Note on Windows7, the base directory is \users\<USER> \appdata\local\Temp\build<some bunch of numbers>.tmp\<sketchname>.cpp.hex

Note that if you want to load an Arduino other than UNO, you’ll need to change the baud rate. You can find that in “hardware/arduino/boards.txt” in the arduino directory. This won’t work on MEGA based Arduinos as they use the stk500v2 protocol (thanks westfw!)

Everything You Always Wanted to know about Arduino Bootloading but Were Afraid to Ask

Breaking through!

It’s been a while since the last update, but some progress has been made. I discovered that SoftwareSerial library doesn’t work really well at 115200 baud, so I switched the wiring around to use software serial for debugging, and the hardware uart pins (Arduino pins 1 and 2) to talk to the bootloader on the target. This is a little bit of a pain, as you have to unplug the connection to the target to download code to the “programmer” but it does work now.

I had a little trouble getting sensible responses from the bootloader until I put in a delay after resetting. In retrospect this makes sense as the AVRdude code reminded me that there are capacitors on the Arduino reset line. I was probably trying to talk too soon.

What bootloader, speed, protocol?

There have been several different bootloaders in the history of Arduino, and the source code for the current “canonical” loaders is included in the Arduino software distribution.  The bootloader is a little piece of code that allows you to program the flash memory of the Arduino’s atmega328p via serial or USB instead of using an ICSP programmer.  These bootloaders implement a subset of the STK500 8bit protocol (not to be confused with STK500v2) which is documented at www.atmel.com/atmel/acrobat/doc2525.pdf

Arduino MEGA (1280 and 2560) use yet another bootloader, one that uses the stk500v2 protocol instead.

The source code for the bootloader used by the diecimila, duemilanove, and a few other clones  is in …\arduino-1.0\hardware\arduino\bootloaders\atmega. Many clones use this, or a variant hacked by Lady Ada (Limor Fried).

The UNO and other later Arduino variants use a much smaller bootloader called Optiboot (more room for your code!). A little secret is that you can actually burn this bootloader into your older arduinos (at least at atmega168 and greater) and then just refer to the board as an UNO.

Adafruit Forum user westfw (one of /the?) author of  optiboot points out:

Optiboot also supports the mega8. However, you can only call a board an Uno if it at has a m328 cpu in it. For m8 and m168s with optiboot, you’ll need to make a new entry in boards.txt that copies the Uno bootloader parameters, but has the correct “build.mcu” specification (and fuses, if you want to program the bootloader using the IDE.)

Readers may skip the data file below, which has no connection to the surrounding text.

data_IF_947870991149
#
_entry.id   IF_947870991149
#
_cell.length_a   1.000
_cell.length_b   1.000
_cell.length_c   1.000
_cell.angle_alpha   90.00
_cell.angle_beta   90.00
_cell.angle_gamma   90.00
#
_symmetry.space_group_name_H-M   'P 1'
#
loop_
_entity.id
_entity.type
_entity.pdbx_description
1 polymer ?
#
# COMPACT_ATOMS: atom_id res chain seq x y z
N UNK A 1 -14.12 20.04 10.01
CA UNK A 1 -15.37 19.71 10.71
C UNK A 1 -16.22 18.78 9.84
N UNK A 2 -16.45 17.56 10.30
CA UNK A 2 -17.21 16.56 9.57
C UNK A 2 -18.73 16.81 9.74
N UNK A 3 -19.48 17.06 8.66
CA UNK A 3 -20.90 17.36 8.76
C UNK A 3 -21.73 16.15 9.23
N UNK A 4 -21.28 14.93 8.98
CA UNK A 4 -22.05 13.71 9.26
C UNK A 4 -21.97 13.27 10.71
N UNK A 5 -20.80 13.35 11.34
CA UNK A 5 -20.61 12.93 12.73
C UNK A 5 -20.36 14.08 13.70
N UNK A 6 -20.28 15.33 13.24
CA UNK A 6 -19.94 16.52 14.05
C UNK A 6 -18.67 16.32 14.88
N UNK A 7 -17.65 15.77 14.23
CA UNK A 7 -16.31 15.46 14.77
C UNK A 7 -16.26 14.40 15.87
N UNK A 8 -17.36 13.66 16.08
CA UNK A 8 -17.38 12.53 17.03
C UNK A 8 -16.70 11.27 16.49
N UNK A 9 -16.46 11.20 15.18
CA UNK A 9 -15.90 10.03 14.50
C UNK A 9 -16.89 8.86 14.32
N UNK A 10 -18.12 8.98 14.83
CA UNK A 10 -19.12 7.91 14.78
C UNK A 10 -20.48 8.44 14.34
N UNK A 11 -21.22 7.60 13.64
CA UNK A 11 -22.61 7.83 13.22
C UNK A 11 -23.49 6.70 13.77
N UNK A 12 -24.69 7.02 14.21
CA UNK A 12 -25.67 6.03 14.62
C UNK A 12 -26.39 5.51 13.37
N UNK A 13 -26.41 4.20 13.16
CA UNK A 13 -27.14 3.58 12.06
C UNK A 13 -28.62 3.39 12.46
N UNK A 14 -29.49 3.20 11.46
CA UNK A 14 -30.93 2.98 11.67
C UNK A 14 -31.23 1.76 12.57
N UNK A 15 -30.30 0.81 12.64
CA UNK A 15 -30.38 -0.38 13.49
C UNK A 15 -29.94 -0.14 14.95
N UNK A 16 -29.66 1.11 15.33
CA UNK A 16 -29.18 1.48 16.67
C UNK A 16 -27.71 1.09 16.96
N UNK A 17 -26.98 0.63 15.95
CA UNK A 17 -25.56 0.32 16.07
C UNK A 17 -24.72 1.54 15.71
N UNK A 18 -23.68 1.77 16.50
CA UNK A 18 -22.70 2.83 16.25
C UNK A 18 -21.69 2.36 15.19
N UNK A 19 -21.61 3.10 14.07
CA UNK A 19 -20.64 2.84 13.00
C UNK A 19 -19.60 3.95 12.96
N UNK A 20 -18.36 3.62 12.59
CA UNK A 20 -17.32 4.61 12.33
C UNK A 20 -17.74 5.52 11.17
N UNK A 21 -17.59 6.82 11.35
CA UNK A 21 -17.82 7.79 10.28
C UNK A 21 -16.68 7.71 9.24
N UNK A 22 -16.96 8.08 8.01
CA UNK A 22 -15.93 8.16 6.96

The code for this is in …\arduino-1.0\hardware\arduino\bootloaders\optiboot. If you need to change the processor or baud rate, the settings are in the Makefile. This version is very stripped down, and doesn’t support, for example, writing to EEPROM. I’m choosing to use this as my initial target. Most of the code will still work on the older bootloader, but may require a slightly different command set.

The latest and greatest optiboot can be found at it’s Google code site: http://code.google.com/p/optiboot/

Which is also the preferred place for bug reports and to check for newer versions (atmega1284 is now supported!)

Because of varying clock rates, and different bootloader code, the various boards use different baud rates to talk to the IDE. This information is found in the …\arduino-1.0\hardware\arduino\boards.txt file. The UNO programs at 115200 baud, the Duemilanove (with ATmega328p) programs at 57600 baud. The Diecemila or Duemilanove with ATmega168 programs at 19200 baud.

Looking at the actual protocol

After the Arduino IDE compiles everything down to a intel hex file for downloading to the target Arduino, it uses the avrdude command to program the Arduino. The upload protocol is also specified in the boards.txt file and is called arduino, which is a slight variant of avrdude’s stk500 protocol. Most of the commands are from the stk500 module, except the signature reading is slightly different. For now, I’m adapting the avrdude code directly for the Arduino. This requires some minor porting (eliminating fprintfs, removing some of the indirection that links it to the avrdude programmer framework). I may simplify some of this code later as I’m a little nervous about running out of room.

As I mentioned in my last post, I downloaded a trial version of AGG Software’s Advanced Serial Port Monitor, and recorded the conversation between avrdude (controlled by the Arduino IDE) and the UNO target board. I stayed up late last night annotating the conversation:

DTR and RTS are both toggled from High to low several times

Avrdude then sends the GET_SYNCH command, thows away whatever comes back and sends it again a couple of times
Avrdude/Arduino IDE:#30#20 STK_GET_SYNCH, Sync_CRC_EOP
Target/Arduino UNO:  #14#10 STK_INSYNC, STK_OK
Avrdude/Arduino IDE: #30#20 STK_GET_SYNCH, Sync_CRC_EOP
Target/Arduino UNO:  #14#10 STK_INSYNC, STK_OK
Avrdude/Arduino IDE: #30#20 STK_GET_SYNCH, Sync_CRC_EOP
Target/Arduino UNO: #14#10 STK_INSYNC, STK_OK

Get the version number of the bootloader (in this case it’s 4.4) we could use this to branch to different variants of protocol.
Avrdude/Arduino IDE: #41#81#20 STK_GET_PARAMETER, STK_SW_MAJOR, SYNC,CRC_EOP
Target/Arduino UNO: #14#04#10 STK_INSYNC, 0×04, STK_OK
Avrdude/Arduino IDE: #41#82#20 STK_GET_PARAMETER, STK_SW_MINOR, SYNC_CRC_EOP
Target/Arduino UNO: #14#04#10 STK_INSYNC, 0×04, STK_OK

The next two commands are consumed but ignored (probably used by a real programmer to retrieve device specific stuff.)
Avrdude/Arduino IDE: #42#86#00#00#01#01#01#01#03#FF#FF#FF#FF#00#80#04#00#00#00#80#00#20(This is a STK_SET_DEVICE Command that is consumed but ignored by the bootloader)
Target/Arduino UNO: #14#10 STK_INSYNC, STK_OK
Avrdude/Arduino IDE: #45#05#04#D7#C2#00#20 STK_SET_DEVICE_EXT (also ignored)
Target/Arduino UNO: #14#10 STK_INSYNC, STK_OK

Enter Programming mode.
Avrdude/Arduino IDE: #50#20 STK_ENTER_PROGMODE, SYNC_CRC_EOP
Target/Arduino UNO: #14#10 STK_INSYNC, STK_OK
Avrdude/Arduino IDE: #75#20 STK_READ_SIGN, SYNC_CRC_EOP (read device signature)
Target/Arduino UNO: #14#1E#95#0F#10 STK_INSYNC, (three byte signature), STK_OK

The next four commands are consumed but ignored. I won’t bother to reproduce them in my code.